‘Shocking, Abhorrent’: University Hosts Cop-Killer To Speak, Calls Him ‘Political Prisoner’

Sheriff: “His release was an abomination, his invitation to speak publicly to espouse his narrative of being a victim is abhorrent and an insult to the honor of the lives he destroyed.”
crime scene

A university in New York will host a cop-killer to speak to its students at an event titled, “The History of Black Resistance, U.S. Political Prisoners & Genocide: A Conversation with Jalil Muntaqim” on April 6.

The State University of New York at Brockport offered this description of the event, calling Muntaqim a “political prisoner.”

Join Jalil Muntaqim for an intellectual conversation on his time with the Black Panthers and serving nearly 50 years as a political prisoner. …  Please join this important conversation with Jalil Muntaqim. All SUNY Brockport students, faculty, and staff are invited. You don’t want to miss it!

“The biography does not mention that Muntaqim, then known as Anthony Bottom, was convicted in 1971 for killing two New York City Police officers — Waverly Jones and Joseph Piagentini — and served decades in prison,” ABC 13 WHAM reported. “He was paroled in 2020 and moved to Rochester. He drew attention that fall when he registered to vote: something he was not eligible to do.”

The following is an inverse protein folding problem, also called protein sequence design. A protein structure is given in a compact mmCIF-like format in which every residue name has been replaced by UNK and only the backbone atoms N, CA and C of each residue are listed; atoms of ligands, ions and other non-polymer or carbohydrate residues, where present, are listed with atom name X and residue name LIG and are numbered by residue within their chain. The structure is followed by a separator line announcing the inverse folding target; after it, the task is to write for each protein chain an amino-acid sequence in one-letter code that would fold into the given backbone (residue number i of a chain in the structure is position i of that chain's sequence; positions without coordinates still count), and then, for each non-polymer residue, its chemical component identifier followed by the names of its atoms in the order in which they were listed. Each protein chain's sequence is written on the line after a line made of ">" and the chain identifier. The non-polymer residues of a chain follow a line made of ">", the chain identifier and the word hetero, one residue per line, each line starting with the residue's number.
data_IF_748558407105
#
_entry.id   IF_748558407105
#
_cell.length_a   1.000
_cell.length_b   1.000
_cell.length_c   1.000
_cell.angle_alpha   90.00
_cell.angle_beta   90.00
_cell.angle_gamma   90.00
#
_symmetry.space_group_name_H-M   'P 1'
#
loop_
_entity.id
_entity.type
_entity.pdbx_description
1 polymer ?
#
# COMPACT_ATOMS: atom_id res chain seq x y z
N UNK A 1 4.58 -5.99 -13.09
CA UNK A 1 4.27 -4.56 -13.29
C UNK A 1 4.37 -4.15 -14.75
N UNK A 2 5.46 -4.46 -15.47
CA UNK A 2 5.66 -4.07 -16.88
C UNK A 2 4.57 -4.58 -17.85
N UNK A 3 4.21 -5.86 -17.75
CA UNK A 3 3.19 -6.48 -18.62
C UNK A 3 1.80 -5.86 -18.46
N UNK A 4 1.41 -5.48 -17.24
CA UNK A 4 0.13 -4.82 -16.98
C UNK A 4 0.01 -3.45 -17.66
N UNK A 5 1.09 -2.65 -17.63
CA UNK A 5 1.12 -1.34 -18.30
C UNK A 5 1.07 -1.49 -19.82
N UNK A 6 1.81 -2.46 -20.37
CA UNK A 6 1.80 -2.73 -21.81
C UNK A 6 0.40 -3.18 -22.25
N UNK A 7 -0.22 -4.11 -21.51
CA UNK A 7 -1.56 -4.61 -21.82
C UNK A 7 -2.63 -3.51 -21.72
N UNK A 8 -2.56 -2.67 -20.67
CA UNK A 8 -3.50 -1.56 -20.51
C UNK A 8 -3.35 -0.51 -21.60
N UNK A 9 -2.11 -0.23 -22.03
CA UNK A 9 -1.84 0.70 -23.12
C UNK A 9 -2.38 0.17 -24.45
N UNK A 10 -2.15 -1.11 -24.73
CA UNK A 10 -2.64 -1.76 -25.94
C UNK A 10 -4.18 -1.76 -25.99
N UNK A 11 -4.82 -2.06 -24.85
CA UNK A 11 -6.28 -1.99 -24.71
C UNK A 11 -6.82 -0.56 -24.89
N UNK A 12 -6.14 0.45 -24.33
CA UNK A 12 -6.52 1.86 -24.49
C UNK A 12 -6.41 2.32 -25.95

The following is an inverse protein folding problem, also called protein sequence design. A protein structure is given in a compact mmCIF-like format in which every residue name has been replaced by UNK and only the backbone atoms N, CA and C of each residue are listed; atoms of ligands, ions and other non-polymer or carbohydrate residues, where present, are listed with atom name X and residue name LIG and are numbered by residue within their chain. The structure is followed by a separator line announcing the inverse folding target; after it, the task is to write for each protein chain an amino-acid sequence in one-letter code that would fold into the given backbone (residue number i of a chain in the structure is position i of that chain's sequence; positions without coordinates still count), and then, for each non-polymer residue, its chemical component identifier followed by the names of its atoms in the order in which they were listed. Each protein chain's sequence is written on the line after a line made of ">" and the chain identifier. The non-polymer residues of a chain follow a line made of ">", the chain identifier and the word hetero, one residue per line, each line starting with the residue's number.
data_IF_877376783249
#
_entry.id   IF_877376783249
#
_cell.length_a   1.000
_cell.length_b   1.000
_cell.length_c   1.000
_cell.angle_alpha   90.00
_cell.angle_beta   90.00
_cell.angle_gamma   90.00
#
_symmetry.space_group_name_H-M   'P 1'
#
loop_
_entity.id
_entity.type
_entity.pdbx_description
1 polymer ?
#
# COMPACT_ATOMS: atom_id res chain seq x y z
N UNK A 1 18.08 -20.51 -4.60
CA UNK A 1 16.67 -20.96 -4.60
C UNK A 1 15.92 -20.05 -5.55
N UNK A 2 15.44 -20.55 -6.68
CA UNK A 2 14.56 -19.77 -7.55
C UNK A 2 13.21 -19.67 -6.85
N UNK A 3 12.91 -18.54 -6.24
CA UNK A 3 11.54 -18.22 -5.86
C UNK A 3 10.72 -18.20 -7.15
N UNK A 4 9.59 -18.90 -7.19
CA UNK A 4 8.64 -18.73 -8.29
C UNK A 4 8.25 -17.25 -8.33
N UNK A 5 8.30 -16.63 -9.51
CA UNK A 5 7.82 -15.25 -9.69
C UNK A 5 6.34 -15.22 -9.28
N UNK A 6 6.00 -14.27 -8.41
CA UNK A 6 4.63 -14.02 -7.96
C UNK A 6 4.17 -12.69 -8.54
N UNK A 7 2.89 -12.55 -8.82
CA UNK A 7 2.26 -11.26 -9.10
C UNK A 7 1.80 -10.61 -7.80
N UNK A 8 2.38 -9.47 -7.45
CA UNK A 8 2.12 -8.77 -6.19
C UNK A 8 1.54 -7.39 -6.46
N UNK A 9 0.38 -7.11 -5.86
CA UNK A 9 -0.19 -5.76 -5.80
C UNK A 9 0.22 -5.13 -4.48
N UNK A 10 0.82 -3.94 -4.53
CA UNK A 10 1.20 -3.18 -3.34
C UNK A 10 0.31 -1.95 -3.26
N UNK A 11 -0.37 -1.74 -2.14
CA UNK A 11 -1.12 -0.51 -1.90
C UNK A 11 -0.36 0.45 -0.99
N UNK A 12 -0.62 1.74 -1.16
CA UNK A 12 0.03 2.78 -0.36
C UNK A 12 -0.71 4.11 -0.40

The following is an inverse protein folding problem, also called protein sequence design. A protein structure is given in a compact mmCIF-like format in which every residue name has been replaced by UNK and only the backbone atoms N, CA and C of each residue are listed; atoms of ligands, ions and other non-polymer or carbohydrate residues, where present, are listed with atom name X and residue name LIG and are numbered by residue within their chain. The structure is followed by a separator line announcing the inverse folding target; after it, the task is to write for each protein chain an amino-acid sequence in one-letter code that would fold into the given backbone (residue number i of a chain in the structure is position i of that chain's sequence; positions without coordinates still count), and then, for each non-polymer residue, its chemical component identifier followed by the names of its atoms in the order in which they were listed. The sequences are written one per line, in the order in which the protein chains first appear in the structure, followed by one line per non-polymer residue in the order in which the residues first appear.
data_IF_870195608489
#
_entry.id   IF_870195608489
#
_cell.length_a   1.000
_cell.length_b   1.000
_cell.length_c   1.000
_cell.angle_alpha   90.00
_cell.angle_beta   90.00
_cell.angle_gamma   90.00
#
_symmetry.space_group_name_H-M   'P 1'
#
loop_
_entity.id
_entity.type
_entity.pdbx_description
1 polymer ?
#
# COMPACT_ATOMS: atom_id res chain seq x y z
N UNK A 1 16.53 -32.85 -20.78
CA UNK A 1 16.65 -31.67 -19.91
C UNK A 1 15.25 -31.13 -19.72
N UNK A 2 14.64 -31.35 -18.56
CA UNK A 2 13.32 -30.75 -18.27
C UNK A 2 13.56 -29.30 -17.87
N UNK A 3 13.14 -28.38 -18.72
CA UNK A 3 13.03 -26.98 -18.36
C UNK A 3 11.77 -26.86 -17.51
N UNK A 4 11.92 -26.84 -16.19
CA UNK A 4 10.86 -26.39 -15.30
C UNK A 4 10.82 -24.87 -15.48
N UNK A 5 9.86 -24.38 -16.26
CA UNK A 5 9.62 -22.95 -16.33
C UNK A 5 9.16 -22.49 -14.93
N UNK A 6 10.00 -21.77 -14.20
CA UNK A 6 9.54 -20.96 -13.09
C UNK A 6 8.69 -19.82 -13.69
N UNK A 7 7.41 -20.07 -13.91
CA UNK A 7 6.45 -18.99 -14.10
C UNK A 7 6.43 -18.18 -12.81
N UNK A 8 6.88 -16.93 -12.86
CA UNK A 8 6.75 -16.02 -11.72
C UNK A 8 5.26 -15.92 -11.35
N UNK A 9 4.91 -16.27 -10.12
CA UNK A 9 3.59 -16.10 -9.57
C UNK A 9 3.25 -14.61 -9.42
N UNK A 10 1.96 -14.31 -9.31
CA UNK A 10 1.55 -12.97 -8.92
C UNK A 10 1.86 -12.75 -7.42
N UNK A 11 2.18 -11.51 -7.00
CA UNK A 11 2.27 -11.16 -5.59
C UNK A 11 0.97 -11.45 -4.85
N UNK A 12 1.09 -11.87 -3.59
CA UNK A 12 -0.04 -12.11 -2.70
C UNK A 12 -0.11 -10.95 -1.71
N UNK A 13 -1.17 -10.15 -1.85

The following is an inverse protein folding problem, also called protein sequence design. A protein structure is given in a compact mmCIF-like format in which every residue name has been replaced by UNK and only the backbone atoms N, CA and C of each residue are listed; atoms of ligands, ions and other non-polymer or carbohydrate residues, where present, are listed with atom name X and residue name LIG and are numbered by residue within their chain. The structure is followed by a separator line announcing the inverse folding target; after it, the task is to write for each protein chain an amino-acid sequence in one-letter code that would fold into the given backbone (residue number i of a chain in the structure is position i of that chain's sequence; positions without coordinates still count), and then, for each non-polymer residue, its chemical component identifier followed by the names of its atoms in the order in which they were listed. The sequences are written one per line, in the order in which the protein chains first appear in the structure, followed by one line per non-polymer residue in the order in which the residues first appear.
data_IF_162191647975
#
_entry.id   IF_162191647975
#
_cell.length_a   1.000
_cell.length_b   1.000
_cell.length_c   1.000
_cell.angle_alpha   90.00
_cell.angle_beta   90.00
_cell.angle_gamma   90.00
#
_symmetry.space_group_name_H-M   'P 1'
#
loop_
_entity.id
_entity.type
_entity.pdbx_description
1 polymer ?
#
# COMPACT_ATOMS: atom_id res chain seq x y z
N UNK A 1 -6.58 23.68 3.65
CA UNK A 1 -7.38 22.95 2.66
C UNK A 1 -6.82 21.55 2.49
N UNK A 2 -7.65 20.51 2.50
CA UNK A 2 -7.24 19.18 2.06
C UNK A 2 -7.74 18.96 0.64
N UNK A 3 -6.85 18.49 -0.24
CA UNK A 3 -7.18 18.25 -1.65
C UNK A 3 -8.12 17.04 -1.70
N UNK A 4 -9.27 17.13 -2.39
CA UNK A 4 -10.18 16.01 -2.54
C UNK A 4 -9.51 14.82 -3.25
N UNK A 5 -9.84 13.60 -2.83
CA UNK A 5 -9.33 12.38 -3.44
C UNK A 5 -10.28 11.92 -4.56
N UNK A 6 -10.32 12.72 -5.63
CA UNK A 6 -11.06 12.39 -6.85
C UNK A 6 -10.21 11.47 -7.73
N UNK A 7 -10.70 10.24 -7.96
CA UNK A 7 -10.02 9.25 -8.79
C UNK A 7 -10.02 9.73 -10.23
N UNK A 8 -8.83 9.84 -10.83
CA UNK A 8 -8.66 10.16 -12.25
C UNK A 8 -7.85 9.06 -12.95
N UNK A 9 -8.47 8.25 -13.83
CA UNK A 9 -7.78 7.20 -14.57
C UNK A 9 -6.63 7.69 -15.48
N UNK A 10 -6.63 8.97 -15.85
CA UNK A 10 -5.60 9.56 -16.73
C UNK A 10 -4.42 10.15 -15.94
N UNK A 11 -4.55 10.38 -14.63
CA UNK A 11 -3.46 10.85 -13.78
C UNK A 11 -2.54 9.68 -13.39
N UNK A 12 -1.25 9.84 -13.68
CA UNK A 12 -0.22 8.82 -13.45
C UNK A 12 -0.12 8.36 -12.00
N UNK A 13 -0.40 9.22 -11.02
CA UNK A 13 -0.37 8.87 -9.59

Monroe County Sheriff Todd Baxter described the murder of the police officers:

New York City Police Officers Joseph Piagentini and Waverly Jones were ambushed in a premeditated attack in Harlem when responding to a fabricated call for service on May 26, 1971. Anthony Bottom shot Officer Jones in the back of the head with a .45, and then in the neck, Joe Waverly and then in the back, and then in the buttocks; Officer Jones died instantly. Piagentini was shot 13 times and succumbed to his injuries while enroute to the hospital.

Baxter recalled that Diane Piagentini stated, “My husband looked at him, turned and said ‘I have a wife, I have children,’ but he continued to shoot.”

Baxter continued:

Anthony Bottom now resides in Monroe County under the assumed moniker Jalil Muntagim. While we were outraged at his release and move to our community, most complained and then moved on. Now, to add insult to injury, Bottom will be speaking at SUNY Brockport on April 6, 2022, about his “… almost fifty years as a political prisoner…” This statement is not an accurate account of why he was in prison. He was in prison for the murder of two police officers and to say anything less is a disservice to their memory. As a Christian, God commands me to forgive. In the Old and New Testaments there are innumerable references to God’s forgiveness and his expectation for us to forgive. So, as I sit here writing this, as I pray for victims of crime and their families, I also forgive and pray for those responsible for causing so much pain and suffering.